|King-of-the-salmon [Ben Baker/CBC]|
Ben Clinton Baker walks his dog along the Oak Bay shorelines fairly regularly. On Thursday, he was on Rattenbury Beach when he found something that's anything but regular: a thin, shimmering fish covered in purple scales and fringed with a red dorsal fin. (CBC) See: King-of-the-Salmon King-of-the-salmon, Trachipterus altivelis, is a species of ribbonfish in the family Trachipteridae. Its common name comes from the legends of the Makah people west of the Strait of Juan de Fuca, which hold that this fish leads the salmon annually to their spawning grounds. Catching or eating king-of-the-salmon was forbidden, as it was feared killing one would stop the salmon run… The king-of-the-salmon is found in the eastern Pacific Ocean from Alaska to Chile. It is usually found in the open ocean to a depth of 900 meters (3,000 feet), though adults sometimes feed on the sea bottom. (Wikipedia)
Puget Sound Partnership may confront net pen controversy
Puget Sound Partnership may take a stand on whether fish farms should be allowed to remain in Puget Sound waters. The partnership is charged by the Legislature to oversee the restoration of the Puget Sound ecosystem. Chris Dunagan reports. (Watching Our Water Ways) See also: ‘Just gross’: Seattle chefs tell the governor what they think about fish farms in Washington waters Bethany Jean Clement reports. (Seattle Times)
Return to the Salish Sea: Spill Map Program Manager Ross Dixon
The prospect of a major oil spill is something that has many people concerned about the future of the Salish Sea, especially now that the Kinder Morgan Trans Mountain Pipeline expansion has been approved by Canada. The line terminates just north of Vancouver, British Columbia. And official documents indicate that its expansion could bring as much as seven times more tanker traffic through the sea. There’s a correlating risk of oil spills that could hit hard in Puget Sound. To show where the oil might flow, two nonprofits in Canada created something called the Salish Sea Spill Map project. One of them is the Raincoast Conservation Foundation. Bellamy Pailthorp reports. (KNKX)
Monarch butterflies might vanish from Northwest summers
“Western monarchs probably won’t be around as we know them in another 35 years,” said Cheryl Schultz, an associate professor at Washington State University, Vancouver, and lead author of a new study. Annette Cary reports. (Tri-City Herald)
Public comment sought on oyster growers' new plan to spray beds with pesticide
A 2015 proposal to spray some Washington oyster beds with imidacloprid, a neurotoxic pesticide, was withdrawn after a deluge of opposition from local chefs and the public. Now a new plan is in the works. Bethany Jean Clement reports. (Seattle Times)
Nisqually tribe’s salmon giveaway starts Tuesday
The Nisqually Indian Tribe’s annual chinook giveaway starts next week and is open to the public. The tribe’s Clear Creek Hatchery releases millions of chinook smolts, or young salmon, each year. They return as adults in the fall a few years later to die. Before they do, the eggs and sperm are harvested and then the fish are given away. Abby Spegman reports. (Olympian)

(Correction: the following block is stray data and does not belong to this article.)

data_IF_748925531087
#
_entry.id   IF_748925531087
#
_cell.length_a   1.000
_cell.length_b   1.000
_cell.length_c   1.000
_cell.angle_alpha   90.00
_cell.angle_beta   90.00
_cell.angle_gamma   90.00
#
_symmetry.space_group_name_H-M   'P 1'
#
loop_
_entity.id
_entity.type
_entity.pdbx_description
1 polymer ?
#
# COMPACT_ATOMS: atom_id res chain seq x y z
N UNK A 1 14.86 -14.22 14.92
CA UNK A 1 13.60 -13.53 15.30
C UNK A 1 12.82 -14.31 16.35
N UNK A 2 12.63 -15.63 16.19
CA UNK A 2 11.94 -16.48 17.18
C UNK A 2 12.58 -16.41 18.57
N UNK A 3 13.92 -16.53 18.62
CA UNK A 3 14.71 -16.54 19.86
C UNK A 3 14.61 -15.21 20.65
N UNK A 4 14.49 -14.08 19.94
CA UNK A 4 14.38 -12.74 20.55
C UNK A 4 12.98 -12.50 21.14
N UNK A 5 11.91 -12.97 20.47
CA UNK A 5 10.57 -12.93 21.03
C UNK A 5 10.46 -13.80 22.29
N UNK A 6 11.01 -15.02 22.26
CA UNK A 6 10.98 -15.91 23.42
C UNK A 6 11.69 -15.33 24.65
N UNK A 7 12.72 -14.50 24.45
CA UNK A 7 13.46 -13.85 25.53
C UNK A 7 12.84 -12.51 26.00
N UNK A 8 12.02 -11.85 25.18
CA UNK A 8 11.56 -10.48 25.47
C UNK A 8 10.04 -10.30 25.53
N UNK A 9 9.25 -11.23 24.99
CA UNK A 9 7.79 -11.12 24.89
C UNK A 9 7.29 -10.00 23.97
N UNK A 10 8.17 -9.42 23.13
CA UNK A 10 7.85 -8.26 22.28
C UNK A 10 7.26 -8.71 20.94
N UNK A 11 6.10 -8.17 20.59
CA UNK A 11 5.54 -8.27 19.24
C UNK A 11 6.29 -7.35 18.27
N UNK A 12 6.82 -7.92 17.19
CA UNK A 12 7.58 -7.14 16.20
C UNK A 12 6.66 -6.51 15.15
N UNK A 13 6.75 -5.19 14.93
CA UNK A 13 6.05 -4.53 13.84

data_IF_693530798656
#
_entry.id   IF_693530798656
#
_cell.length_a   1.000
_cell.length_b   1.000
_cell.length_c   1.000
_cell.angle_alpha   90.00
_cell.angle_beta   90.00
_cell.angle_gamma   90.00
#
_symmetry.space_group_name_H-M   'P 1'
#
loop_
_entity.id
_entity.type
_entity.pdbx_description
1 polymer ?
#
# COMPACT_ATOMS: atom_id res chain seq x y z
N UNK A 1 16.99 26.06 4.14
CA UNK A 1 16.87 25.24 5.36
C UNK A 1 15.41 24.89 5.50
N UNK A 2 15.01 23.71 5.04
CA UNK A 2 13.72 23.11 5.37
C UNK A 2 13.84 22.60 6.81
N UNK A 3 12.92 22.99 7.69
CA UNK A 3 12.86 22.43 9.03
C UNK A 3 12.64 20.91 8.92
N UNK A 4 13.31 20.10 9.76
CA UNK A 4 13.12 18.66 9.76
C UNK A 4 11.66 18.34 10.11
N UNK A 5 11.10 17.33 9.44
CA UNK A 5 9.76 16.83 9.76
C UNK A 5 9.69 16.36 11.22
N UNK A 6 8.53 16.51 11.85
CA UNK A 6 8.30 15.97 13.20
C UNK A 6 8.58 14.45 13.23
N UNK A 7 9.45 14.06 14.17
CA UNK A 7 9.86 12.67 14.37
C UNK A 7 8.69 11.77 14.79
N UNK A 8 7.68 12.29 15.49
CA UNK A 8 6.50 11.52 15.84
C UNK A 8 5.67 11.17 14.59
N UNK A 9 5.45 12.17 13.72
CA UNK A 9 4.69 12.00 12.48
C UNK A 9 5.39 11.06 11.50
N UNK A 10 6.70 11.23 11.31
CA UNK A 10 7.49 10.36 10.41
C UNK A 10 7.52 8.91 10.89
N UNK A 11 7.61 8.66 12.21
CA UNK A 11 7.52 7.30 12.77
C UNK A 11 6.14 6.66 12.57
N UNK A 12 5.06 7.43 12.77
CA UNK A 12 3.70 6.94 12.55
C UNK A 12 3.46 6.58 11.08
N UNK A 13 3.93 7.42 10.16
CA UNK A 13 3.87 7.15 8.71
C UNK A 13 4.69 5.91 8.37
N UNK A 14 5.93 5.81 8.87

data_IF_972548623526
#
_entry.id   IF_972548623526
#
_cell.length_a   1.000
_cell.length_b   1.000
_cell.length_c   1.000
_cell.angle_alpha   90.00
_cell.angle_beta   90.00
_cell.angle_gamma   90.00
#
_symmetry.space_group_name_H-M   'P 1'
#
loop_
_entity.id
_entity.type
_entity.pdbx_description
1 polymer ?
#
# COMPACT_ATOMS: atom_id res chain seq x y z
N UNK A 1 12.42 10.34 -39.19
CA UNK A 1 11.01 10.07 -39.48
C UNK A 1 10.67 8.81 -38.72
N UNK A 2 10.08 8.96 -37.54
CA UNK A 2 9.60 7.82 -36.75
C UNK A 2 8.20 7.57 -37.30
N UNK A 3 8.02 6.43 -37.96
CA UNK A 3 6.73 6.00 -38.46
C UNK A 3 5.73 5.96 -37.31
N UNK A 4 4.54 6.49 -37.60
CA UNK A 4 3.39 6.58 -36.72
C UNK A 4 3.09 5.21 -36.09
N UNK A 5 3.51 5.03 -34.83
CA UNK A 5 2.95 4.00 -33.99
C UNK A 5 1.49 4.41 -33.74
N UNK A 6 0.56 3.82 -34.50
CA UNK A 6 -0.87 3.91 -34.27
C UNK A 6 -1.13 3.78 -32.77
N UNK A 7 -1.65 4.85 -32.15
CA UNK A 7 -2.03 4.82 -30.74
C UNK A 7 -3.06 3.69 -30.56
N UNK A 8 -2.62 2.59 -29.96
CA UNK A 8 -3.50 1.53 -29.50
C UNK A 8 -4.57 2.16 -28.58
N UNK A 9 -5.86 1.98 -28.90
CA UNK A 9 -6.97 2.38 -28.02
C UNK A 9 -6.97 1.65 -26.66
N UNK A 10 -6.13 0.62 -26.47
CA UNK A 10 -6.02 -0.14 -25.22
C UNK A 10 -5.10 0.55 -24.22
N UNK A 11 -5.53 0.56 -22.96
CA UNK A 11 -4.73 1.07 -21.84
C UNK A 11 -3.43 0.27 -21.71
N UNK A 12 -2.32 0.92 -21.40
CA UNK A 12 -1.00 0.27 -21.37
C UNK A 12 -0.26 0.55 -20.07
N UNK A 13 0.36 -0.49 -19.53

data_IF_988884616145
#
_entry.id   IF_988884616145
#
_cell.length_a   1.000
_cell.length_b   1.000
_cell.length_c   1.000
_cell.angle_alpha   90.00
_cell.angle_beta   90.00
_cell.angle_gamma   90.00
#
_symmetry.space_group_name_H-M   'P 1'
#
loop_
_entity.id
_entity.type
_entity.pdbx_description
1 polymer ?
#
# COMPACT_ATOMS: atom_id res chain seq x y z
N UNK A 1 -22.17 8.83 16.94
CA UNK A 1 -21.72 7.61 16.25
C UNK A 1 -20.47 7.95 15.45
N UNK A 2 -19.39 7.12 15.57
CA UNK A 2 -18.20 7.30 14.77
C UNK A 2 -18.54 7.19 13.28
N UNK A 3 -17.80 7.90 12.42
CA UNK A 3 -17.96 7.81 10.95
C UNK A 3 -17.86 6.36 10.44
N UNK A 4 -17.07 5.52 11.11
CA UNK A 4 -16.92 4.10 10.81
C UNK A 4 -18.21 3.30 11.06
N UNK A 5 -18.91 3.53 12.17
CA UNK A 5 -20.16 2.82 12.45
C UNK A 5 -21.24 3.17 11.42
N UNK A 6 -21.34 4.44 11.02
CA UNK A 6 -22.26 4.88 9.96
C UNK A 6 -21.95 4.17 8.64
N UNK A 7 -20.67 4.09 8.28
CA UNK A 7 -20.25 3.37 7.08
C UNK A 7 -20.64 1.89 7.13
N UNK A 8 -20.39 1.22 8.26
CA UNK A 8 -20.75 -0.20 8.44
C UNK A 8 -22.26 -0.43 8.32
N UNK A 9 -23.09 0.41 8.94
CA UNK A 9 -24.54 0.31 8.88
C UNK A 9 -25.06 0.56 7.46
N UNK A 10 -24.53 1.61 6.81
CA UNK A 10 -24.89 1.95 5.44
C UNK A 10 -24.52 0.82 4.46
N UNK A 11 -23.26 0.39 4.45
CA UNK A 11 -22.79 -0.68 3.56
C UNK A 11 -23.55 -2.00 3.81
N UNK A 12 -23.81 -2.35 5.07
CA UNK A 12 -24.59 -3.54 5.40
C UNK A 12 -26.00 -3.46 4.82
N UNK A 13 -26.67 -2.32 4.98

Plan to bring fishers to North Cascades delayed
A plan to restore fishers, a mammal related to otters and wolverines, to the North Cascades has been delayed. Federal, state and nonprofit agencies have been working to restore fishers throughout the Cascade Mountains, and planned to bring some from British Columbia to the North Cascades this month. That plan has been delayed because of wildfires in British Columbia this summer, according to a state Department of Fish & Wildlife news release. Kimberly Cauvel reports. (Skagit Valley Herald)
World Rivers Day: how a B.C. river cleanup spawned an international movement
For Mark Angelo, a riverside clean-up is the best way to give back to a fruitful waterway. The avid fisherman, paddler and conservationist has long been a steward of B.C.'s rivers…. In 1980, Angelo and a group of like-minded friends secured funding from the provincial government for their planned 'B.C. Rivers Day.' There was only one single event to mark the inaugural celebration: a riverside clean-up of the Thompson River. He says it was the start of a global movement. CBC) See also: Marine debris clean-up efforts in jeopardy as funding runs out Months of debris cleanup on the west coast of Vancouver Island could be washed away (CBC)
EPA chief Pruitt met with many corporate execs. Then he made decisions in their favor.
Environmental Protection Agency chief Scott Pruitt has met regularly with corporate executives from the automobile, mining and fossil fuel industries — in several instances shortly before making decisions favorable to those interest groups, according to a copy of his schedule obtained by The Washington Post. Steven Mufson and Juliet Eilperin report. (Washington Post)
Now, your tug weather--
West Entrance U.S. Waters Strait Of Juan De Fuca- 246 AM PDT Mon Sep 25 2017
TODAY SE wind to 10 kt becoming E in the afternoon. Wind waves 1 ft or less. W swell 4 ft at 10 seconds. Rain likely.
TONIGHT SE wind to 10 kt. Wind waves 1 ft or less. W swell 6 ft at 10 seconds. A chance of rain in the evening then a slight chance of rain after midnight.
"Salish Sea News & Weather" is compiled as a community service by Mike Sato. To subscribe, send your name and email to msato (@) salishseacom.com. Your email information is never shared and you can unsubscribe at any time.
Salish Sea News: Communicate, Educate, Advocate
Follow on Twitter.
Salish Sea Communications: Truth Well Told